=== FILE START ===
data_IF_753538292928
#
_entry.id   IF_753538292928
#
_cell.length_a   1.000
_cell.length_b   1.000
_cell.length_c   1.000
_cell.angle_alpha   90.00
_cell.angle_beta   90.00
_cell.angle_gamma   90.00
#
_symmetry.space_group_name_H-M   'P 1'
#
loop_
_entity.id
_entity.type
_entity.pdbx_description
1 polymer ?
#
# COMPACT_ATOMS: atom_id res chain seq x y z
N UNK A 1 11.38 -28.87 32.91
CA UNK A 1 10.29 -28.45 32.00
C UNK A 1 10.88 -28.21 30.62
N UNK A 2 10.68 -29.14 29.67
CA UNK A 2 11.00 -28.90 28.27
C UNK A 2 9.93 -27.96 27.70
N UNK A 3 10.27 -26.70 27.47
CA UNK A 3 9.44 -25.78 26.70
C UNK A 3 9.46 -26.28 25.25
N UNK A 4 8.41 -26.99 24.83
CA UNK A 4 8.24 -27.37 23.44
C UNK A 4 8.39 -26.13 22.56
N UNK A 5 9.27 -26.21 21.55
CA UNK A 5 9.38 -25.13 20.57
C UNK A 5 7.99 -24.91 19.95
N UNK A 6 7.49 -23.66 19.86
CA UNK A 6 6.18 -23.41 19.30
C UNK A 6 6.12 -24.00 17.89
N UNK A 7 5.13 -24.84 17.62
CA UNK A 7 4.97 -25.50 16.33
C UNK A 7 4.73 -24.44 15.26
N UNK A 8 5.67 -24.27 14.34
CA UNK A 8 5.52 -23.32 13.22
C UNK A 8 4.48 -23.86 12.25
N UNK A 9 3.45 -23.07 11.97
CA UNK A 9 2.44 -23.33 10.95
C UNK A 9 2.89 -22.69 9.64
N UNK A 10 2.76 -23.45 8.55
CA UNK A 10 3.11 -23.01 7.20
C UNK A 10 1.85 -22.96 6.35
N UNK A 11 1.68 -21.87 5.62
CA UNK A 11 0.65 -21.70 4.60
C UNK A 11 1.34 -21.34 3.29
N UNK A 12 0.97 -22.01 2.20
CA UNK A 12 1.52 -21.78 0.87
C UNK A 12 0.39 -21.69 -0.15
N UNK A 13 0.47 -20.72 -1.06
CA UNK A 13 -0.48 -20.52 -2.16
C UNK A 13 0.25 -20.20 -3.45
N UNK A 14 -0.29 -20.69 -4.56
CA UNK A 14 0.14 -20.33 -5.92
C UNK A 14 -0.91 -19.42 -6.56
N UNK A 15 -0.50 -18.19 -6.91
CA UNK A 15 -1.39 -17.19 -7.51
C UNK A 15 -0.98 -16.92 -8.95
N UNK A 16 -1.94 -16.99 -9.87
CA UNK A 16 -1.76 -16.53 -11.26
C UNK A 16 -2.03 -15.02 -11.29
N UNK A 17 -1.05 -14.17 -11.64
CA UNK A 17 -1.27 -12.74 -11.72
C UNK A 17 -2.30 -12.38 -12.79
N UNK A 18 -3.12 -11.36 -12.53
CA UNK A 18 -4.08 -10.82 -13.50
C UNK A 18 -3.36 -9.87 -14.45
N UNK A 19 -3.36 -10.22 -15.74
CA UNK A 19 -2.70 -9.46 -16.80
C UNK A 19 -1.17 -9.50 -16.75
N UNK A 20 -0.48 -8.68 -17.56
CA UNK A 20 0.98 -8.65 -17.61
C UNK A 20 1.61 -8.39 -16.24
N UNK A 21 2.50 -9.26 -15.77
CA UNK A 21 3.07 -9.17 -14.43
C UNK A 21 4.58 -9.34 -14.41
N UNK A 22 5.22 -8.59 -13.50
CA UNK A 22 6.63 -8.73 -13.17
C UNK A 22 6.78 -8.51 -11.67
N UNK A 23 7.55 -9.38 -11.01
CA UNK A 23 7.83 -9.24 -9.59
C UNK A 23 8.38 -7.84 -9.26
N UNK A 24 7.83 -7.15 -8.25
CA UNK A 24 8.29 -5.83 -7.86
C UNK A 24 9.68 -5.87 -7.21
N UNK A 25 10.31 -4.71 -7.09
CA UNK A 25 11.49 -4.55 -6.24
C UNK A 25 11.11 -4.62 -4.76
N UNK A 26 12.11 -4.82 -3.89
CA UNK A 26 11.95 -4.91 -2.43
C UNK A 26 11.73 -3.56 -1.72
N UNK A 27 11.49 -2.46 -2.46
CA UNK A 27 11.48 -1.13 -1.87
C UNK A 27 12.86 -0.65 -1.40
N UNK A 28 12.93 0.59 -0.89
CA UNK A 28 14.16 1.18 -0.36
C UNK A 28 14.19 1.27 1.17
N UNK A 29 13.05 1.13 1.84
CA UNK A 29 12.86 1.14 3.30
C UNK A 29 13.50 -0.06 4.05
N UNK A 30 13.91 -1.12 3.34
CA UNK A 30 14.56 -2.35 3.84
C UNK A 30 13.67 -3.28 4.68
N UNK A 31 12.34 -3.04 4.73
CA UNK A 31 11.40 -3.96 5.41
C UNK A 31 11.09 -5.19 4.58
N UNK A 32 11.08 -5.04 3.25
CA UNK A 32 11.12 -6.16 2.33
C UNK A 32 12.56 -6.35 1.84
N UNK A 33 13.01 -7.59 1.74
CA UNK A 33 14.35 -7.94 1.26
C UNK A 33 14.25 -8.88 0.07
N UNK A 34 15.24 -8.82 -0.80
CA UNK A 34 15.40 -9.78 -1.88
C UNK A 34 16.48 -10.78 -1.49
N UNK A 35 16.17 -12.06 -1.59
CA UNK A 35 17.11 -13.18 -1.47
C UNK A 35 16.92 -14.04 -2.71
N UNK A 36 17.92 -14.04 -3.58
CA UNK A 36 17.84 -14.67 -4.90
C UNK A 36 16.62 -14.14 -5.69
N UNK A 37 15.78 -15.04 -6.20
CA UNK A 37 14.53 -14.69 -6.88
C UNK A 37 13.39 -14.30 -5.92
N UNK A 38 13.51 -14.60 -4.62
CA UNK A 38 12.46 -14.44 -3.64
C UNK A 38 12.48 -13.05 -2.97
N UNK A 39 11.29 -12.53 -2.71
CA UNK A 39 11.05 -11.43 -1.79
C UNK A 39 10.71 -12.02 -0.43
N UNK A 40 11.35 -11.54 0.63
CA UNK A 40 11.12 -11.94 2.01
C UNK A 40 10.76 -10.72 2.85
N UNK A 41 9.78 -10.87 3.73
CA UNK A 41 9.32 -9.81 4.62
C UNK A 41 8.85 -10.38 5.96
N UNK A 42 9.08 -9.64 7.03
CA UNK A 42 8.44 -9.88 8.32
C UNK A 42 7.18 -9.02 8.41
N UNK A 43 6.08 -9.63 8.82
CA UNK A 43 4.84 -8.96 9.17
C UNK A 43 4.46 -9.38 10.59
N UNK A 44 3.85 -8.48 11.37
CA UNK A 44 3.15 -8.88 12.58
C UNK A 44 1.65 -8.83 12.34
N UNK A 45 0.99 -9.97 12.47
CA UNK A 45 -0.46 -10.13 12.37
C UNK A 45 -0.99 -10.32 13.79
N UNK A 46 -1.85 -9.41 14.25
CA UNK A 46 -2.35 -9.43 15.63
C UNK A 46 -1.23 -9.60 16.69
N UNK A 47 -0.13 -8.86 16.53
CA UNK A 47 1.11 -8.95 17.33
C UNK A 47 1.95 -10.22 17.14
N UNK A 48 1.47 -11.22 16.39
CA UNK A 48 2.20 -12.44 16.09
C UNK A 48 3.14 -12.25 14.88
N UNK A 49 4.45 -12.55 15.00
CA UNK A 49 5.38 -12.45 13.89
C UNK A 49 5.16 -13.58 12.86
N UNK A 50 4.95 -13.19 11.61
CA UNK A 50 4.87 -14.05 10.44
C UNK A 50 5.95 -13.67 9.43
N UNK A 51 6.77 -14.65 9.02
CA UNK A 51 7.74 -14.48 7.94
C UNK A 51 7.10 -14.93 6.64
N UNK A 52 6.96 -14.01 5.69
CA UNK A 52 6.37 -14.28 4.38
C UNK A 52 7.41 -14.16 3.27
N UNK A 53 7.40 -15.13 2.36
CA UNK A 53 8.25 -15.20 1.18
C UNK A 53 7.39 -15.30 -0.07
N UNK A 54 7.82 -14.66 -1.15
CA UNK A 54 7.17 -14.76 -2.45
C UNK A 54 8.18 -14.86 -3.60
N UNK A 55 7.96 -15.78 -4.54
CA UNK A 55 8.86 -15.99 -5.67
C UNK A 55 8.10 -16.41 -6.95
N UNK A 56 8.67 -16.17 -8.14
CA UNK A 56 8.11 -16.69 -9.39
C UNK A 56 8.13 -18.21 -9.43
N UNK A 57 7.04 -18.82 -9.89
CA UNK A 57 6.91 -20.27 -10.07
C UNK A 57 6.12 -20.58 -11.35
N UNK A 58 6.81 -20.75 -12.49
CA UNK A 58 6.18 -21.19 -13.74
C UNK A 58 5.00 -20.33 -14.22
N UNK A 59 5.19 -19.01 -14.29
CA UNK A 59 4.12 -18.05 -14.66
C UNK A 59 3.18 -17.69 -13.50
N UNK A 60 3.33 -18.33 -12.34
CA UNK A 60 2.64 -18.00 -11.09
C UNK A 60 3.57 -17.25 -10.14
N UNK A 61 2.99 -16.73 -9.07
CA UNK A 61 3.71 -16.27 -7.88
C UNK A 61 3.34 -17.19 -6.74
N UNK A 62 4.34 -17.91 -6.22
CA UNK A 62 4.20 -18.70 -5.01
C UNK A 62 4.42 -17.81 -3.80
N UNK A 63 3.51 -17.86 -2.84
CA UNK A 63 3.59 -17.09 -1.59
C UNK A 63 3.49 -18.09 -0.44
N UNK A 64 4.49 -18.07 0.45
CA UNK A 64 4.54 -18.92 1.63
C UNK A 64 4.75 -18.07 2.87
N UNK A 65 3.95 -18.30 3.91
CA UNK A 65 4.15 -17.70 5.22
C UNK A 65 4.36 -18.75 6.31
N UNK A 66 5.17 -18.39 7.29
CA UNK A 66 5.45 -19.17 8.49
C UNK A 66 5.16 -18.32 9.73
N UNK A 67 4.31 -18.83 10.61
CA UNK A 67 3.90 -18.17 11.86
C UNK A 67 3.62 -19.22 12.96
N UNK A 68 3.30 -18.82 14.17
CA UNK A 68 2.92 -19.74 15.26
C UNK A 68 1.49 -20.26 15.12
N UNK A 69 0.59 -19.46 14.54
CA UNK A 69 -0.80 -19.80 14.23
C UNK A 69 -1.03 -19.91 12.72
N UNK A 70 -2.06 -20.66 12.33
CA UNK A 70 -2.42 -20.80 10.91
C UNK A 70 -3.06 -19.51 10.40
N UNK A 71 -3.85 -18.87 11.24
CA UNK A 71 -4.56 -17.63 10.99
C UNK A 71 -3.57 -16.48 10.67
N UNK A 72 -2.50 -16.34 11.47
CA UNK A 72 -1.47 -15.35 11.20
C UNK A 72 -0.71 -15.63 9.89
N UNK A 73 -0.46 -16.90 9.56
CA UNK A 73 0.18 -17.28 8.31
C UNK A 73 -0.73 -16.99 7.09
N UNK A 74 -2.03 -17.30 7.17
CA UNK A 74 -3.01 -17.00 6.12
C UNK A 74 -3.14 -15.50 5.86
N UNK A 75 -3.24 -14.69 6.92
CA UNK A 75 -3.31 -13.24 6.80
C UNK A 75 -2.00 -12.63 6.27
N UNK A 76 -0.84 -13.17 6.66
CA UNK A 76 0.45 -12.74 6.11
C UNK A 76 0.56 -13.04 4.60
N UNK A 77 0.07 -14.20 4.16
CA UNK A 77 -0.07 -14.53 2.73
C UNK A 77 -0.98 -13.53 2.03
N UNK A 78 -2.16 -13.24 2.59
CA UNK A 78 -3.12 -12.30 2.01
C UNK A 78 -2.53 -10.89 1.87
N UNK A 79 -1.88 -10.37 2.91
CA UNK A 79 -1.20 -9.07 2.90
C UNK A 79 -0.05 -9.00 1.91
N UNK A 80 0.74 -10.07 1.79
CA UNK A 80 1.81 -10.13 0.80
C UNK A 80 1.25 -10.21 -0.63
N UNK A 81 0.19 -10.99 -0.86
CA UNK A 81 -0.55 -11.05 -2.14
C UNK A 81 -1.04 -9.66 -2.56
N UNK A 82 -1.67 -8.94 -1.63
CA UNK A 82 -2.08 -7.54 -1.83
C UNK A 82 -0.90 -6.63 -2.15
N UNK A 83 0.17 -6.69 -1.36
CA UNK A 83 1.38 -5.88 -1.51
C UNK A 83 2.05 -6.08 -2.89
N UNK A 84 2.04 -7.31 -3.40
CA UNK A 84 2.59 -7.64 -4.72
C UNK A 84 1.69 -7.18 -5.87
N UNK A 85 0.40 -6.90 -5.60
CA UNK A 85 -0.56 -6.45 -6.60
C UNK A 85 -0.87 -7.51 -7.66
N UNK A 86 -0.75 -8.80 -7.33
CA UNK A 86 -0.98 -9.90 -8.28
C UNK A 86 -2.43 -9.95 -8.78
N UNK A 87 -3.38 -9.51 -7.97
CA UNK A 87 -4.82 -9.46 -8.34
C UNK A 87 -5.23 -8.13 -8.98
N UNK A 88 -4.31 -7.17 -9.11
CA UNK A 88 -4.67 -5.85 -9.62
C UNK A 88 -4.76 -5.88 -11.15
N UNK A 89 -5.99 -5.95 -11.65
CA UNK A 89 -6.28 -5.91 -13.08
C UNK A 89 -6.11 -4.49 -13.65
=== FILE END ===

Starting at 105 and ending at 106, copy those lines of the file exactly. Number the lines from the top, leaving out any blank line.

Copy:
N UNK A 29 13.05 1.13 1.84
CA UNK A 29 12.86 1.14 3.30